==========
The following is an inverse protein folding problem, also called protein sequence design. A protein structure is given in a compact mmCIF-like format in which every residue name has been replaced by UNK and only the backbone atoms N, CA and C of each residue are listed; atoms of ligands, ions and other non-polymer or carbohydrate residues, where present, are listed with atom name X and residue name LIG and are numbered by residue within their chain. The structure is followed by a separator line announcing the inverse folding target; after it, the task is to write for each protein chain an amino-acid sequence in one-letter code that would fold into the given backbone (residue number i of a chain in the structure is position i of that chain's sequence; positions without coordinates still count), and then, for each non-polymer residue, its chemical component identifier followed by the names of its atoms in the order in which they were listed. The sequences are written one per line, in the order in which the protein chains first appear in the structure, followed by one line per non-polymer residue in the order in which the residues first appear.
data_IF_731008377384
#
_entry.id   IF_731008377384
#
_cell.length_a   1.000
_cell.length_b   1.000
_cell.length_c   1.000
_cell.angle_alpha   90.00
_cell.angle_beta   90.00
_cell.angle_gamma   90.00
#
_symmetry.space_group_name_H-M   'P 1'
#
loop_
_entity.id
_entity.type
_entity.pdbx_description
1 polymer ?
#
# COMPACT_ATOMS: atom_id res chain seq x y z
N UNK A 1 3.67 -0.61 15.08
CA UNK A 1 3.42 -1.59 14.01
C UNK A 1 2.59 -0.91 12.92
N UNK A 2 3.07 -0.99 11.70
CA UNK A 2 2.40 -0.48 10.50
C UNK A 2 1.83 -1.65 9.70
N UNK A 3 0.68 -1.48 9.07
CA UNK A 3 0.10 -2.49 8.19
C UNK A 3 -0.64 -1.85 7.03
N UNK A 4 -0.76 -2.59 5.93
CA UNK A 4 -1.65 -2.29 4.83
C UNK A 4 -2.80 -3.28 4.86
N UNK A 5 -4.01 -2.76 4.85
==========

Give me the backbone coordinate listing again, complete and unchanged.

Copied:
The following is an inverse protein folding problem, also called protein sequence design. A protein structure is given in a compact mmCIF-like format in which every residue name has been replaced by UNK and only the backbone atoms N, CA and C of each residue are listed; atoms of ligands, ions and other non-polymer or carbohydrate residues, where present, are listed with atom name X and residue name LIG and are numbered by residue within their chain. The structure is followed by a separator line announcing the inverse folding target; after it, the task is to write for each protein chain an amino-acid sequence in one-letter code that would fold into the given backbone (residue number i of a chain in the structure is position i of that chain's sequence; positions without coordinates still count), and then, for each non-polymer residue, its chemical component identifier followed by the names of its atoms in the order in which they were listed. The sequences are written one per line, in the order in which the protein chains first appear in the structure, followed by one line per non-polymer residue in the order in which the residues first appear.
data_IF_731008377384
#
_entry.id   IF_731008377384
#
_cell.length_a   1.000
_cell.length_b   1.000
_cell.length_c   1.000
_cell.angle_alpha   90.00
_cell.angle_beta   90.00
_cell.angle_gamma   90.00
#
_symmetry.space_group_name_H-M   'P 1'
#
loop_
_entity.id
_entity.type
_entity.pdbx_description
1 polymer ?
#
# COMPACT_ATOMS: atom_id res chain seq x y z
N UNK A 1 3.67 -0.61 15.08
CA UNK A 1 3.42 -1.59 14.01
C UNK A 1 2.59 -0.91 12.92
N UNK A 2 3.07 -0.99 11.70
CA UNK A 2 2.40 -0.48 10.50
C UNK A 2 1.83 -1.65 9.70
N UNK A 3 0.68 -1.48 9.07
CA UNK A 3 0.10 -2.49 8.19
C UNK A 3 -0.64 -1.85 7.03
N UNK A 4 -0.76 -2.59 5.93
CA UNK A 4 -1.65 -2.29 4.83
C UNK A 4 -2.80 -3.28 4.86
N UNK A 5 -4.01 -2.76 4.85